Did Norwich and Newcastle overspend this window?
Of all the outlays that took the watchful eye’s scarce attention on this years’ January transfer window, Newcastle United probably stole the proverbial show. Struggling Roma striker Seydour Doumbia joined on loan from Roma, former wonderkid Henri Saivet signed from Bordeaux, Jonjo Shelvey migrated north from Swansea, and Tottenham reject Andros Townsend moved in a £12m swoop, taking the club’s January outlays up to around £29m.
Without risking another elongated list of inlays, Norwich City were perhaps runners up to Newcastle, with Steven Naismith, Timm Klose, Matt Jarvis and Ivo Pinto all joining for undisclosed fees, along with Patrick Bamford on loan with the club spending an approximate £25m.
Individually, both clubs spent more than all of Serie A combined, as Premier League spending eclipsed £1bn in a season for the first time in its history.
Premier League Spending. Source: The Guardian
On the surface, this influx looks good while offering prospective hope to fans. Signing players for large fees signifies intent and ambition, and the actual process of undergoing a transfer excites, particularly those of clubs who seldom have too much to cheer about.
But, really, is signing a large group of players always the answer? While it’s too early to pass judgements on any of the aforementioned players at either club, do these outlays really correlate with improved performances on the pitch? Perhaps not; at least not yet. Norwich in previous years have followed a sensible policy of exclusively signing British and Irish players, frequently from lower leagues (Leeds United, for example). While that policy was somewhat less glamorous than the likes of Klose from Germany, it attracted players with a point to prove and an overwhelming desire to succeed. If it takes until March for the new signings to click, then it may be too late anyway.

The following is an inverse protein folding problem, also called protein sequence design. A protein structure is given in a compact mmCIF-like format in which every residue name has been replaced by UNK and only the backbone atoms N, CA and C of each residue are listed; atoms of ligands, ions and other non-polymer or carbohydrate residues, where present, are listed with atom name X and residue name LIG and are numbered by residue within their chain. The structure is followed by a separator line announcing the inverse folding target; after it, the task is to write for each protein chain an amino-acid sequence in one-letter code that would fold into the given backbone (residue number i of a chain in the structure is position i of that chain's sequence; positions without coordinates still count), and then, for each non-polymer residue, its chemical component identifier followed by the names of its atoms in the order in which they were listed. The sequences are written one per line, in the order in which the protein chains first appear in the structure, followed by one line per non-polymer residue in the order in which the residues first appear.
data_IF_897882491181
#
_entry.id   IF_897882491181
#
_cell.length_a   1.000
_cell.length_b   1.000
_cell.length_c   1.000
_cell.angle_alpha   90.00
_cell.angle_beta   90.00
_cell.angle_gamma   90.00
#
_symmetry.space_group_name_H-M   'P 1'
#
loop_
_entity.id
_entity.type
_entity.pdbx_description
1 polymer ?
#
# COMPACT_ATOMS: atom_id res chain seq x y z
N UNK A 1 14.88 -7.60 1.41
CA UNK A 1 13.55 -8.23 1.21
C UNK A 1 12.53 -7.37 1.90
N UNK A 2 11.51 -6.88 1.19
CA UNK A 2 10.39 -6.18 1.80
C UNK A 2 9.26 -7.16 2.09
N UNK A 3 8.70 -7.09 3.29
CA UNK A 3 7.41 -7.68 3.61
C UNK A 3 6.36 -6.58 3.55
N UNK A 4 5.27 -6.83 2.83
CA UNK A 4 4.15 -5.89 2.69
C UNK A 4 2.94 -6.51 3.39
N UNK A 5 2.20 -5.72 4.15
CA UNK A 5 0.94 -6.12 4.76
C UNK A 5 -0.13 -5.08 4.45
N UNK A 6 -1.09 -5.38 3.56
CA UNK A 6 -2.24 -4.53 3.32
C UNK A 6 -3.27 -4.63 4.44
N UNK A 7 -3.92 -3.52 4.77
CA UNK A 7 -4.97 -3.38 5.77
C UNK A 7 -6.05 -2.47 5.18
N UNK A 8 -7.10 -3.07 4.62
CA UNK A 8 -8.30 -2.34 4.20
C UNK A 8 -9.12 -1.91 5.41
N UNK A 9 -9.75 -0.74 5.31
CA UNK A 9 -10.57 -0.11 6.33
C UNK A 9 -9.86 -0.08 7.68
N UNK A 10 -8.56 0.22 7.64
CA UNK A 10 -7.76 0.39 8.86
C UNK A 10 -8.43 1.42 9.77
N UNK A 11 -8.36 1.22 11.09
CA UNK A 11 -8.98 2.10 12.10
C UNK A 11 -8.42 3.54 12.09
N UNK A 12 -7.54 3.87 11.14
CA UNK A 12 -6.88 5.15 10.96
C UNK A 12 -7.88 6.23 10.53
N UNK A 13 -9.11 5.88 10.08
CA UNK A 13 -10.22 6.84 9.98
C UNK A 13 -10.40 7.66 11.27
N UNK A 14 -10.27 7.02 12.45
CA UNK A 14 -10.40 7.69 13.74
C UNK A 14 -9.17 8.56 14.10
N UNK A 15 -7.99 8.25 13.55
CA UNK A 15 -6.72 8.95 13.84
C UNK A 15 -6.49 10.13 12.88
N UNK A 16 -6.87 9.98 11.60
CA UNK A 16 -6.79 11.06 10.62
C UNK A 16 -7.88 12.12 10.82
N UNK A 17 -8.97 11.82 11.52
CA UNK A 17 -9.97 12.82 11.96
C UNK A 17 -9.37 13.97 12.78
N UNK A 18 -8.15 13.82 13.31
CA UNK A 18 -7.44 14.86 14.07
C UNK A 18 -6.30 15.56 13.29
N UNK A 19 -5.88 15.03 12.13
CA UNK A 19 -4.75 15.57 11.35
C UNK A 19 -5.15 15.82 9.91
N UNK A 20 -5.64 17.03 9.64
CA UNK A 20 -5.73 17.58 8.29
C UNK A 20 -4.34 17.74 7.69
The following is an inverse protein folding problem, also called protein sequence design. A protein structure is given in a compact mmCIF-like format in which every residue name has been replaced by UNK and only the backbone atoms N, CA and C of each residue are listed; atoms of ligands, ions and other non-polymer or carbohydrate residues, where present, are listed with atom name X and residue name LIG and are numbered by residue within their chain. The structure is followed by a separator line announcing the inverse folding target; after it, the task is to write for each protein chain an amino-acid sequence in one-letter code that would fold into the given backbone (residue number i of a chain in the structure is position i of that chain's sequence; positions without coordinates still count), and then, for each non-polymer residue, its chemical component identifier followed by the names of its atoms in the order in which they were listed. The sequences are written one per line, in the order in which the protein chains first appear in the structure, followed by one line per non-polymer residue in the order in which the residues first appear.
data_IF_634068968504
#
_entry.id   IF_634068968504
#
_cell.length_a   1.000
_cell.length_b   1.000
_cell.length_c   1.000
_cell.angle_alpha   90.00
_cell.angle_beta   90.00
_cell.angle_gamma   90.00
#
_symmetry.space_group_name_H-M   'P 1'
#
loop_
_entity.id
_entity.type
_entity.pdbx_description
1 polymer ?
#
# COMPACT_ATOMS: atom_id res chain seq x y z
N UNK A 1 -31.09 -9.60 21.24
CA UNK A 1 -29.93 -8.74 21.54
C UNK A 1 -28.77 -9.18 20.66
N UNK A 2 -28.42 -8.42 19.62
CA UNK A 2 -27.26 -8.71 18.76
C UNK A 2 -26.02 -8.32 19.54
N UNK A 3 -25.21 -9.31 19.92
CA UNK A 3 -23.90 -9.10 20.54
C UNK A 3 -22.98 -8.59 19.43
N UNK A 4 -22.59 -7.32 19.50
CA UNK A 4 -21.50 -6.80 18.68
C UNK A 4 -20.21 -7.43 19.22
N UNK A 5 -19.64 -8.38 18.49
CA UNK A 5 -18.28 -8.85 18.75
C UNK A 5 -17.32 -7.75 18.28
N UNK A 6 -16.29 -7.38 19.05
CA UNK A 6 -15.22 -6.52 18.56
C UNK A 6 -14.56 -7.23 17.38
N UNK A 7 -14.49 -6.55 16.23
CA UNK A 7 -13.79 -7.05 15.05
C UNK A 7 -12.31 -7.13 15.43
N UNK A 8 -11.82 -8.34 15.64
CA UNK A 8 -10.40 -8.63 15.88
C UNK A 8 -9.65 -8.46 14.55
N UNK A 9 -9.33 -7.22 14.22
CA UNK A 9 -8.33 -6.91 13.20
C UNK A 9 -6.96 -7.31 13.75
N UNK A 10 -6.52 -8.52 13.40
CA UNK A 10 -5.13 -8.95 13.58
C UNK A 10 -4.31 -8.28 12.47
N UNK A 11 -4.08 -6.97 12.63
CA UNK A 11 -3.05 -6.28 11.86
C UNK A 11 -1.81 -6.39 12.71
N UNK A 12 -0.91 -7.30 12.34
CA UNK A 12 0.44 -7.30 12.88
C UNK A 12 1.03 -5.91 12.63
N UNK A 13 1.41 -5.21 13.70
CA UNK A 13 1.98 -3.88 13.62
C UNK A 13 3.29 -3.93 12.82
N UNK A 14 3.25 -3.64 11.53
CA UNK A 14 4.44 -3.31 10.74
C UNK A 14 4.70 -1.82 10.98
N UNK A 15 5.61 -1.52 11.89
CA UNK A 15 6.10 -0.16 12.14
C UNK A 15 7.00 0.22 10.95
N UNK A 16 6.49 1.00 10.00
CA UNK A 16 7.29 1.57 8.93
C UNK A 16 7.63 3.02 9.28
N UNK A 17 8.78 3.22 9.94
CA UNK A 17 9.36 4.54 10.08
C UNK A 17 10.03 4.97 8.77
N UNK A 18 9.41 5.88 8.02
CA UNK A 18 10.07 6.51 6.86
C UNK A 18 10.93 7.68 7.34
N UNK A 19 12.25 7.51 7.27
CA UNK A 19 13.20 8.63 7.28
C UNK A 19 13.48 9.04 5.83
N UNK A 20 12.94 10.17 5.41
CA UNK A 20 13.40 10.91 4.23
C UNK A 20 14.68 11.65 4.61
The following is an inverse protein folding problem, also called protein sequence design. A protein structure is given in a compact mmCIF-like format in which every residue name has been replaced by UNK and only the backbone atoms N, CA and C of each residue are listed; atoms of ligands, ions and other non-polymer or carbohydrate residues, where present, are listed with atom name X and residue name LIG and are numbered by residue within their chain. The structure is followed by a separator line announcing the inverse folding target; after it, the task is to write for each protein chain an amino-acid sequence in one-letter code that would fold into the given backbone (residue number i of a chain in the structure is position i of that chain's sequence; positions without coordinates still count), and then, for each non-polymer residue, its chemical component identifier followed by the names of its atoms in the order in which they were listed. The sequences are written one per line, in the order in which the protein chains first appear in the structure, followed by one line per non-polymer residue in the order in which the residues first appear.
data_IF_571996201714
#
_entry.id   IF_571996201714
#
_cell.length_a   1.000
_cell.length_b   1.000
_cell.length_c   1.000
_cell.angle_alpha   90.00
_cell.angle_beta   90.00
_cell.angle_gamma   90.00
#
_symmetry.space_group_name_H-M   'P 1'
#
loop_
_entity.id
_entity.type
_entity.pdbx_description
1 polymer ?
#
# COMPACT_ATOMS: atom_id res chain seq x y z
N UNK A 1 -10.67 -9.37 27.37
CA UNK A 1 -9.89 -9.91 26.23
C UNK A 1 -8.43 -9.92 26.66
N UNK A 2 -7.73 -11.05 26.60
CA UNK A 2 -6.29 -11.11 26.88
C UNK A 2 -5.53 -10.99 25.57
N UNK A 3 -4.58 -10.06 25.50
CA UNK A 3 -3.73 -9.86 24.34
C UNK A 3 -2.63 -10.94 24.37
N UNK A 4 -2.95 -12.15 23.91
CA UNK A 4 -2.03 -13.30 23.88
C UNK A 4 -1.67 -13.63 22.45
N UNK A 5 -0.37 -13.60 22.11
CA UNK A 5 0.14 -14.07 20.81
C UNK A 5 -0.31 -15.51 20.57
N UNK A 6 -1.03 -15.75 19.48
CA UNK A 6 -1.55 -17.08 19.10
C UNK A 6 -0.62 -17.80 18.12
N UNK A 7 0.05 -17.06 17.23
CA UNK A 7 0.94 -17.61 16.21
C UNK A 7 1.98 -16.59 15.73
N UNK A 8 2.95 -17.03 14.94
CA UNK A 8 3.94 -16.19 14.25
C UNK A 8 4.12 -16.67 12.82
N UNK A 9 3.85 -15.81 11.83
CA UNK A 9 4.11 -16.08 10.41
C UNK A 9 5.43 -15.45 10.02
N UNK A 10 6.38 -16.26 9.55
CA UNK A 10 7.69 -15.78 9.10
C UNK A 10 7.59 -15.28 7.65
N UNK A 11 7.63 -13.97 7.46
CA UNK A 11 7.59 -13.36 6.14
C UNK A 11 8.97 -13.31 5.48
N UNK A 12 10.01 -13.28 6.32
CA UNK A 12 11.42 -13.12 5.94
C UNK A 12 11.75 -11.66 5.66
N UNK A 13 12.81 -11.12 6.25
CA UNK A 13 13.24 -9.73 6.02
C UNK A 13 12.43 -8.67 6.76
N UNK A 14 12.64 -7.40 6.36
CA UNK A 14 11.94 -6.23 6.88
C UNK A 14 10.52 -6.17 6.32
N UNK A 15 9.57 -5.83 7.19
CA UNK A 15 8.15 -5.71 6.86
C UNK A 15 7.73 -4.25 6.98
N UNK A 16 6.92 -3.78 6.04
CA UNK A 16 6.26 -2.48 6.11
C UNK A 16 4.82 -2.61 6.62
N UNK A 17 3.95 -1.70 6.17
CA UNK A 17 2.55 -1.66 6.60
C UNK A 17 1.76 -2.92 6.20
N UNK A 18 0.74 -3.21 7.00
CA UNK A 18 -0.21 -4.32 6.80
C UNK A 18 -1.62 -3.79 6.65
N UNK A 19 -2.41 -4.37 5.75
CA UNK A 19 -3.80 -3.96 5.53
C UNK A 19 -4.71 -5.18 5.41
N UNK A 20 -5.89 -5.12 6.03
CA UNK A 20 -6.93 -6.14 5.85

Strip it round the other way, and signing too many players can be of detriment to a team. Andre Villas Boas, having led Tottenham to their highest ever points tally in PL history, unfairly lost his job after the Gareth Bale windfall brought in a range of miss-firing mercenaries. Only Christian Erikson, Nacer Chadli and Eric Lamela remain from that cohort, a sign of the large failure of that £103m window. Tony Fernandes’ unregulated QPR days remains the beacon of mediocrity though, with half the squad ringing up their agents to get them out of a spiritless-sinking-ship by March. While few would call Real Madrid failures, their outrageous Galactico policy has brought just two league titles and two Champions Leagues in around 14 years. Barcelona have far out-done them in the same period by maintaining continuity throughout. Arguably, the likes of Ozil, Di Maria and Robben should all still be playing at the Bernabeu.
In 2013, Stephane Mbia actually asked to leave QPR via tweeting Joey Barton, who was on loan at Marseille at the time.
The other angle is to look at successful teams who curtail their investment to specific, well scouted targets. Arsene Wenger and Arsenal have long been advocates of this policy, with lightning bolts of criticism emanating amongst fans for the club’s failure to sign another striker, despite having deep filled pockets. People will ridicule Wenger’s stubborn and passive approach while ruefully pondering what might be, but it is the Frenchman’s unyielding faith in what he has which has brought such wonderful stability to the club over the past 20 years: Chelsea’s nosedive and the rise of Ranieri’s Leicester only emphasise this point further. You can even look further back to the likes of Bobby Robson’s remarkable reign at Ipswich Town. In his 13 years as manager, in which he won the UEFA and FA Cups, he only signed 18 players.
There’s also the additional caveat regarding the financial ramifications of these moves if both clubs are relegated. The Times reported several days ago that Newcastle have taken a ‘huge gamble’ by not instilling relegation clauses into their new players’ contracts, with the likelihood of financial haemorrhaging should they drop. The same article suggested Norwich had not taken such risks. While neither club are likely ‘to do a Portsmouth (or a Bolton)’, one can only think that sticking with what you have may can sometimes be the better way forward.